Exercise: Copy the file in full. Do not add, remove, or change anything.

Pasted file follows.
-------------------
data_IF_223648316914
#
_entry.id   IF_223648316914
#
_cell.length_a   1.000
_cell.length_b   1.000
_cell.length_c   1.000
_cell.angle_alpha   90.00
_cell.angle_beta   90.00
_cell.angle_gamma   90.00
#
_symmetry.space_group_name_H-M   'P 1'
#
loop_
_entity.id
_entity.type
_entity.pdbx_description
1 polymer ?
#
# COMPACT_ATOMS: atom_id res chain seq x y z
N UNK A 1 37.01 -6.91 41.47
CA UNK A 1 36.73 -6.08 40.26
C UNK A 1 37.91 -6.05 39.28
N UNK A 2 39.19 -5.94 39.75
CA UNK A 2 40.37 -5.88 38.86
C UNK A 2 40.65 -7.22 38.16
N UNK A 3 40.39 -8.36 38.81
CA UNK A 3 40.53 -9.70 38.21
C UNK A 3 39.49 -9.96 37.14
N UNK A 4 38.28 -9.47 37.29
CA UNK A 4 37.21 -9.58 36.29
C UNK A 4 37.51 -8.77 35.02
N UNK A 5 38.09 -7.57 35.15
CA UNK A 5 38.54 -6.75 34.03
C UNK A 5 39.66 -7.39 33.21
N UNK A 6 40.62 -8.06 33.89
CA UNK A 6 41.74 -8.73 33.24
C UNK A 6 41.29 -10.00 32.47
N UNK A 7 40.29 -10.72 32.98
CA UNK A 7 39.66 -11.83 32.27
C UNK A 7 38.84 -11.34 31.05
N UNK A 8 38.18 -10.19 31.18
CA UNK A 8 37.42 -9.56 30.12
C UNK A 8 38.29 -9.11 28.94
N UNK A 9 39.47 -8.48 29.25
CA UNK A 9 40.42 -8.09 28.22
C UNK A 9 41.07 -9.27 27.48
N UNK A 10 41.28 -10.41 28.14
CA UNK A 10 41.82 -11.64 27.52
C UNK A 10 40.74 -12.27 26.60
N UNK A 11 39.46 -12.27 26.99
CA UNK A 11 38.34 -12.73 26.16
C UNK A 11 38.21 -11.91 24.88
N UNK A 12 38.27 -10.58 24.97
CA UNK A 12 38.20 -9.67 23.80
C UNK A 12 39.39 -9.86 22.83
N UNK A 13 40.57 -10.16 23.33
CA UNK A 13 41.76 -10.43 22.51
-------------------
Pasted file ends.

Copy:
data_IF_223648316914
#
_entry.id   IF_223648316914
#
_cell.length_a   1.000
_cell.length_b   1.000
_cell.length_c   1.000
_cell.angle_alpha   90.00
_cell.angle_beta   90.00
_cell.angle_gamma   90.00
#
_symmetry.space_group_name_H-M   'P 1'
#
loop_
_entity.id
_entity.type
_entity.pdbx_description
1 polymer ?
#
# COMPACT_ATOMS: atom_id res chain seq x y z
N UNK A 1 37.01 -6.91 41.47
CA UNK A 1 36.73 -6.08 40.26
C UNK A 1 37.91 -6.05 39.28
N UNK A 2 39.19 -5.94 39.75
CA UNK A 2 40.37 -5.88 38.86
C UNK A 2 40.65 -7.22 38.16
N UNK A 3 40.39 -8.36 38.81
CA UNK A 3 40.53 -9.70 38.21
C UNK A 3 39.49 -9.96 37.14
N UNK A 4 38.28 -9.47 37.29
CA UNK A 4 37.21 -9.58 36.29
C UNK A 4 37.51 -8.77 35.02
N UNK A 5 38.09 -7.57 35.15
CA UNK A 5 38.54 -6.75 34.03
C UNK A 5 39.66 -7.39 33.21
N UNK A 6 40.62 -8.06 33.89
CA UNK A 6 41.74 -8.73 33.24
C UNK A 6 41.29 -10.00 32.47
N UNK A 7 40.29 -10.72 32.98
CA UNK A 7 39.66 -11.83 32.27
C UNK A 7 38.84 -11.34 31.05
N UNK A 8 38.18 -10.19 31.18
CA UNK A 8 37.42 -9.56 30.12
C UNK A 8 38.29 -9.11 28.94
N UNK A 9 39.47 -8.48 29.25
CA UNK A 9 40.42 -8.09 28.22
C UNK A 9 41.07 -9.27 27.48
N UNK A 10 41.28 -10.41 28.14
CA UNK A 10 41.82 -11.64 27.52
C UNK A 10 40.74 -12.27 26.60
N UNK A 11 39.46 -12.27 26.99
CA UNK A 11 38.34 -12.73 26.16
C UNK A 11 38.21 -11.91 24.88
N UNK A 12 38.27 -10.58 24.97
CA UNK A 12 38.20 -9.67 23.80
C UNK A 12 39.39 -9.86 22.83
N UNK A 13 40.57 -10.16 23.33
CA UNK A 13 41.76 -10.43 22.51